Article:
122 dichotomy, as Table 9 7 does, white respondents still had the highest mean number of social/political acts (1.64 ), but consi derable variation was observed among the different categories of nonwhite individuals Specifically, black respondents took part in an average of 1.12 activities, while Latinos engaged in 0.85 activities, and those classified as other took part in 0.82 acts, on average. 5 While considering public action in sociopolitical matters, I observed statistically significant bivariate correlations with two of the study s intermediate covariates. First, education was positively correlated with engagement in publi c affairs ; Table 9 7 shows that activity increases significantly with each successive educational milestone. Those with less than a high school education took part in the lowest average number of acts of public engagement (0.50). People with only a high school diploma engaged in an average of just 1.24 activities, and those with some college took part in 1.44. College educated respondents averaged 2.01 social/political acts. The individuals most engaged in public affairs were those who had received addi tional schooling beyond college; such individuals, on average, engaged in 2.67 public activities associated with social/political action. Figure 9 1 6 depicts a scatterplot of engagement in public affairs by years of education. Engagement in public affairs was also positively correlated with intellectual ability. The respondents who scored lowest on the intellectual ability assessment were also the least engaged in matters of public concern; those with intellectual ability scores of three or below engaged in 0.59 social or political activities, on average. Respondents who scored in the middle ranges on the ten point intellectual assessment took part in a moderate number of acts of public engagement; those who scored 4 or 5 engaged in a mean of 0.94 acts, w hile those who scored 6 5 As Chapter 5 discusses, there were not enough ethnic and racial minorities to further addre ss divisions of nonwhite respondents in multiple regression analyses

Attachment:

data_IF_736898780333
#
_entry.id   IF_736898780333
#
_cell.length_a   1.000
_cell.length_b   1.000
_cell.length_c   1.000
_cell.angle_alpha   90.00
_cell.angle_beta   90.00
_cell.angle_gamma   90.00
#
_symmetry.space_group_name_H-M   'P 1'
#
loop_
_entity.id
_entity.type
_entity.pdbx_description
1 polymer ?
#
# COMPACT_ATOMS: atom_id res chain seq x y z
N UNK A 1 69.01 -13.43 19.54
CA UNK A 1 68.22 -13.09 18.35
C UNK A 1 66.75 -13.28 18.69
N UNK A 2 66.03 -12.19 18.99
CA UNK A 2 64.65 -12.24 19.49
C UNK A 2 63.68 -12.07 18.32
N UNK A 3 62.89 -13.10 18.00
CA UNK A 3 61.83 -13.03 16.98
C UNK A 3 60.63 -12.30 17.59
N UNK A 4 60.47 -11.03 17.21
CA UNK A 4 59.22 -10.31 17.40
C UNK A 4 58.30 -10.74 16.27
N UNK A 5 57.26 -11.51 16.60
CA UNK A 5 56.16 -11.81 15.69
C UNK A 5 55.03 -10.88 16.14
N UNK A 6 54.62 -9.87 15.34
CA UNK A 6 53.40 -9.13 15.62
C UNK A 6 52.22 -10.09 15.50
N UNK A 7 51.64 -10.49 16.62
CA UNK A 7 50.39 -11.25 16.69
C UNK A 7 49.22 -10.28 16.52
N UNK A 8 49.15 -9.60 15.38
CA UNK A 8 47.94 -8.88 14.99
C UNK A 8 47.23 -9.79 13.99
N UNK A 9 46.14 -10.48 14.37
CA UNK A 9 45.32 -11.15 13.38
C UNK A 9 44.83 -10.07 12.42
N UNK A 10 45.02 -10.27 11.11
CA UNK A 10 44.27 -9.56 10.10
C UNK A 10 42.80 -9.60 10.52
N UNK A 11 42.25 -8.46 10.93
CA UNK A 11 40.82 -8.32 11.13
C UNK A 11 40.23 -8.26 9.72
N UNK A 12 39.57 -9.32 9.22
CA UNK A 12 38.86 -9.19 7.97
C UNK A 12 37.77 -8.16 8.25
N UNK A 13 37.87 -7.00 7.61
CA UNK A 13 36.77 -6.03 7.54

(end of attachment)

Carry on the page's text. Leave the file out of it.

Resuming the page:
123 or 7 engaged in a mean of 1.42 acts. Finally, the top performers on the intellectual assessment were also the most active in social/political matters, as people with scores of eight or above averaged 2.25 acts of engagement in publ ic affairs. Engagement in public affairs was negatively correlated with a total of four national pride indicators, including one measure of patriotism institutional patriotism ( r = .064; P value = .0328) and the three nationalism indices, protectionism ( r = .245; P value <.0001), nativism ( r = .228; P value <.0001), and chauvinism ( r = .249; P value <.0001). Summary of Bivariate Findings Bivariate correlations between race and national pride revealed that whites tended to be significantly more patrioti c than nonwhites. Nationalism was largely unaffected by race, although in one of the waves, 2004, whites were significantly more chauvinist than nonwhites. Men expressed significantly higher levels of both forms of patriotism than women. N ationalism was largely equivalent for both genders; the one exception was that men displayed slightly higher levels of chauvinism than women in 2004. Age was positively correlated with both types of patriotism. It was also positively correlated with all three forms of nationalism in 1996, and with two of the three forms (nativism and chauvinism) i n 2004 Education and patriotism were generally unrelated, although a weak negative correlation existed in 1996 between years of education and apolitical patriotism. In striki ng contrast, I observed highly significant, negative correlations between education and all three forms of nationalism, both in 1996 and 2004. Marital status was significantly correlated with patriotism in several instances. Comparing ma rried and unmarrie d respondents those who were married expressed greater levels of